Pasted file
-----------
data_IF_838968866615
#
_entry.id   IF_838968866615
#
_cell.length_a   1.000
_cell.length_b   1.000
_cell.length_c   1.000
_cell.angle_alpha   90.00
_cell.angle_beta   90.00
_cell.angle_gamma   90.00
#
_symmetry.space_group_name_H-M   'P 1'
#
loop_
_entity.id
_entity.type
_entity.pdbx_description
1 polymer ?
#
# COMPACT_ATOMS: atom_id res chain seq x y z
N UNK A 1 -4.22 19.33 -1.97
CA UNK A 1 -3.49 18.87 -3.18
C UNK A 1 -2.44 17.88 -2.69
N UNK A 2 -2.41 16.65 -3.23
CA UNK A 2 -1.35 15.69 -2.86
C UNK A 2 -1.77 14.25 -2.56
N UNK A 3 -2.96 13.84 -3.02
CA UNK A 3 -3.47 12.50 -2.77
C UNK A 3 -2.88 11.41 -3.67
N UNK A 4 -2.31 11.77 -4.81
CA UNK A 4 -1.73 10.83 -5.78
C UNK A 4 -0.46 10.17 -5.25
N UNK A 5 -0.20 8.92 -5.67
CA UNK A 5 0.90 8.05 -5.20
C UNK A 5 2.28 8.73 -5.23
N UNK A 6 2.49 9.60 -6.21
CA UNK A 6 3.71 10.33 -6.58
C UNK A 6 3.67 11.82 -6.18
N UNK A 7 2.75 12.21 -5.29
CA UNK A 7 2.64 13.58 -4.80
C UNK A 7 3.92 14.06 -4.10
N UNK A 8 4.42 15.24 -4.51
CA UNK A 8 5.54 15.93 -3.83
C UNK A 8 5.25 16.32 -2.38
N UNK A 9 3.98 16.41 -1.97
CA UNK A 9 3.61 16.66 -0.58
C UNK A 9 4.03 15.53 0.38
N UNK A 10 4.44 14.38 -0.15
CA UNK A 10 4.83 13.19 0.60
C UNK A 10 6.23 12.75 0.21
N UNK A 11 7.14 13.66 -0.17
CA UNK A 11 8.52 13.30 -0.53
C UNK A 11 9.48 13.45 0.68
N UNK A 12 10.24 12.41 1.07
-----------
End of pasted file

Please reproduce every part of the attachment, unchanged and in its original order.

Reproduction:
data_IF_838968866615
#
_entry.id   IF_838968866615
#
_cell.length_a   1.000
_cell.length_b   1.000
_cell.length_c   1.000
_cell.angle_alpha   90.00
_cell.angle_beta   90.00
_cell.angle_gamma   90.00
#
_symmetry.space_group_name_H-M   'P 1'
#
loop_
_entity.id
_entity.type
_entity.pdbx_description
1 polymer ?
#
# COMPACT_ATOMS: atom_id res chain seq x y z
N UNK A 1 -4.22 19.33 -1.97
CA UNK A 1 -3.49 18.87 -3.18
C UNK A 1 -2.44 17.88 -2.69
N UNK A 2 -2.41 16.65 -3.23
CA UNK A 2 -1.35 15.69 -2.86
C UNK A 2 -1.77 14.25 -2.56
N UNK A 3 -2.96 13.84 -3.02
CA UNK A 3 -3.47 12.50 -2.77
C UNK A 3 -2.88 11.41 -3.67
N UNK A 4 -2.31 11.77 -4.81
CA UNK A 4 -1.73 10.83 -5.78
C UNK A 4 -0.46 10.17 -5.25
N UNK A 5 -0.20 8.92 -5.67
CA UNK A 5 0.90 8.05 -5.20
C UNK A 5 2.28 8.73 -5.23
N UNK A 6 2.49 9.60 -6.21
CA UNK A 6 3.71 10.33 -6.58
C UNK A 6 3.67 11.82 -6.18
N UNK A 7 2.75 12.21 -5.29
CA UNK A 7 2.64 13.58 -4.80
C UNK A 7 3.92 14.06 -4.10
N UNK A 8 4.42 15.24 -4.51
CA UNK A 8 5.54 15.93 -3.83
C UNK A 8 5.25 16.32 -2.38
N UNK A 9 3.98 16.41 -1.97
CA UNK A 9 3.61 16.66 -0.58
C UNK A 9 4.03 15.53 0.38
N UNK A 10 4.44 14.38 -0.15
CA UNK A 10 4.83 13.19 0.60
C UNK A 10 6.23 12.75 0.21
N UNK A 11 7.14 13.66 -0.17
CA UNK A 11 8.52 13.30 -0.53
C UNK A 11 9.48 13.45 0.68
N UNK A 12 10.24 12.41 1.07